2020 ~ Sunday, September 27: Roaming Assembly#28 presents Sonsbeek Council#2 ~ Infectious Waves ~ on power and radio. Convened by sonsbeek 20->24

The DAI and sonsbeek 20->24 (the quadrennial that radiates waves outward from Arnhem, The Netherlands, to the rest of the world and back) are joining forces for a speculative journey in several iterations, scheduled between March 8, 2020 and June 24, 2021. After Roaming Assembly# 27 presents Sonsbeek Council #1 Force Times Distance - On Labour and its Sonic Ecologies, which took place in Tunis just one week before the pandemic was officially declared, we are extremely pleased to announce:

Roaming Assembly#28 presents Sonsbeek Council#2 Infectious Waves – on power and radio

curated by the curatorial team of sonsbeek20←24: Antonia Alampi, Amal Alhaag, Aude Mgba, Zippora Elders, Bonaventure Soh Bejeng Ndikung and Vincent van Velsen.

Assistant curator: Krista Jantowski

Kindly hosted by Radio Kootwijk

With contributions by:

Pelumi Adejumo

René Boer

Em'kal Eyongakpa

Fazle Shairmahomed

Quinsy Gario

Iheb Guermazi

Sofia Jernberg 

Wim Manuhutu

Jessica Manuputty

Simon(e) van Saarloos (DAI, 2020)

Rully Shabara

INTRODUCTION

(Scroll for Practical Information)

“It ⎨radio⎬ is purely an apparatus for distribution, for mere sharing out. So here is a positive suggestion: change this apparatus over from distribution to communication. The radio would be the finest possible communication apparatus in public life, a vast network of pipes. That is to say, it would be if it knew how to receive as well as to transmit, how to let the listener speak as well as hear, how to bring him into a relationship instead of isolating him”[1].

Bertolt Brecht

Radio Kootwijk stands in the middle of a park as a cathedral for wireless communication. Neither neutral nor innocent; as all technocratic fantasies (pre)tend to be. The Radio Kootwijk transmission conglomerate was the first to provide a direct radio link between the Netherlands and its colonies in Indonesia (known at the time as the Dutch East Indies) as another transmitter park had been built in the south of Bandung. This project was a means to bridge a distance of approximately 12.000 km between coloniser and colony, to overcome physical borders and multiple national jurisdictions. It was a way for the Dutch colonial government to circumvent international dependencies and create a direct and efficient system of communication - to perform imperial domination, to make more efficient warfare tactics, to strengthen forms of administration and control. The simultaneous increasing insurgency of subversive anti-colonial political movements led the Dutch government to in turn change strategy towards an increasingly repressive regime that suppressed potential acts of resistance. In this context Radio Kootwijk was merely the long imaginative arm of the colonizer to whom the colonized people’s suffering was seen as administrational byproduct, as casualty, as noise. This type of radio transmission represents both the possibility of connecting some voices while at the same time preventing others from connecting, airing or interfering with authority and Dutch nationalist propaganda.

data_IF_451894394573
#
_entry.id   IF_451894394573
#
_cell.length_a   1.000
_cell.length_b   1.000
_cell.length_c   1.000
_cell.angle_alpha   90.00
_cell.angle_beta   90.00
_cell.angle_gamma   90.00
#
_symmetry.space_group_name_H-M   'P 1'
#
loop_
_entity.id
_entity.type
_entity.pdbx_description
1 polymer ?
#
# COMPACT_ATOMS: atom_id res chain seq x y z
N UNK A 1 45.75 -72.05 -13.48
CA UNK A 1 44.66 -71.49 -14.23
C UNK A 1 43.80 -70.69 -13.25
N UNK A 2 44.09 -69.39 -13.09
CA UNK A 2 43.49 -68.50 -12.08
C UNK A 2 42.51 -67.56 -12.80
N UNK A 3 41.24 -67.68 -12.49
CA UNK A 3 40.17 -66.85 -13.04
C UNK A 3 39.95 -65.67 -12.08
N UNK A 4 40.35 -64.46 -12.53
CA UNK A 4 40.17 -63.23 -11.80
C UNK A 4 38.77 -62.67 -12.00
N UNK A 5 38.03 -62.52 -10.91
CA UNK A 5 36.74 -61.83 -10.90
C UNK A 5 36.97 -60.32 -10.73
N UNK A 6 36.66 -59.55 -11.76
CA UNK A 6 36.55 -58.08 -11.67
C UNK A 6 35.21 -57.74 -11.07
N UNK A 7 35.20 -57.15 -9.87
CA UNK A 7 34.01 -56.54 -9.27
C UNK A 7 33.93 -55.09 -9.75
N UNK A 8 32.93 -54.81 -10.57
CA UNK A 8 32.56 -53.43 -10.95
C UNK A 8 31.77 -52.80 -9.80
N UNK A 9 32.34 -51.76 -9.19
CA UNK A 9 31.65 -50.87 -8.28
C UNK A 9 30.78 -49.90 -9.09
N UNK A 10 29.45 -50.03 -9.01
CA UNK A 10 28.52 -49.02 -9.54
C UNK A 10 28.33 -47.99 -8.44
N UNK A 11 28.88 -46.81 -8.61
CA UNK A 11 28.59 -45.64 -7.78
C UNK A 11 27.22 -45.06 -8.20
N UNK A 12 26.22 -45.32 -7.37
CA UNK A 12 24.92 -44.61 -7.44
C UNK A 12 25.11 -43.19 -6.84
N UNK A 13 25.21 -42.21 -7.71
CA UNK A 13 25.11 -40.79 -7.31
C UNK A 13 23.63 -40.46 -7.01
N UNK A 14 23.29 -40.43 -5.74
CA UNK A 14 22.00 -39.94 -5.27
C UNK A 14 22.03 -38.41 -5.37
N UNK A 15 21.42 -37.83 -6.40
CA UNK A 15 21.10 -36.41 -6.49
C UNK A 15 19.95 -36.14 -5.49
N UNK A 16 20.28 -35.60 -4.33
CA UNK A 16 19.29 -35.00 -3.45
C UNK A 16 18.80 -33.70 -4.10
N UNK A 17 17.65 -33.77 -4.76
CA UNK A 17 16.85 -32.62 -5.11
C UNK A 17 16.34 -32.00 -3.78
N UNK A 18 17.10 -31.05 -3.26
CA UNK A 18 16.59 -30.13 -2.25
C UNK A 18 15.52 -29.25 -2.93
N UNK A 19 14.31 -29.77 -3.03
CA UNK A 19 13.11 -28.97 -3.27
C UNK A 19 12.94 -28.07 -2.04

Theodor Adorno once used the metaphor of radioactivity to describe Walter Benjamin´s first experiments with radio. He defined it as such to speak of the power Benjamin had to transform every word that came under his scrutiny, while at the same time referencing the magic, the mystery and the power of the medium itself. “Radioactive, shares with Rundfunk, or radio, a connotation of atmospheric spreading, dispersal, and uncontrolled movement across and within borders and lines of containment; the airwaves, like the air or the atmosphere, represent a quasi-invisible scene or medium of transmission”.

With this program we want to zoom into the  relationship between these electromagnetic waves and power – strong, dangerous, tempting, infectious, and contaminating as power can be.

In front and inside of this monument we begin by understanding where we are while we listen by looking at its architecture and its historical function, and at what meanings these types of structures still convey. We aim to look at the topography of desire that defined the colonial project and the types of relations it made possible or not, and inevitably the role that radio communication and radio broadcasting played in this, ranging from being a means of subjugation to one of resistance. We also reflect on it vis-á-vis the conditions that define relations in the present moment, the ways in which online means of communication are currently shaping relations along the multiple and changing lines of division and distance that national jurisdictions keep producing.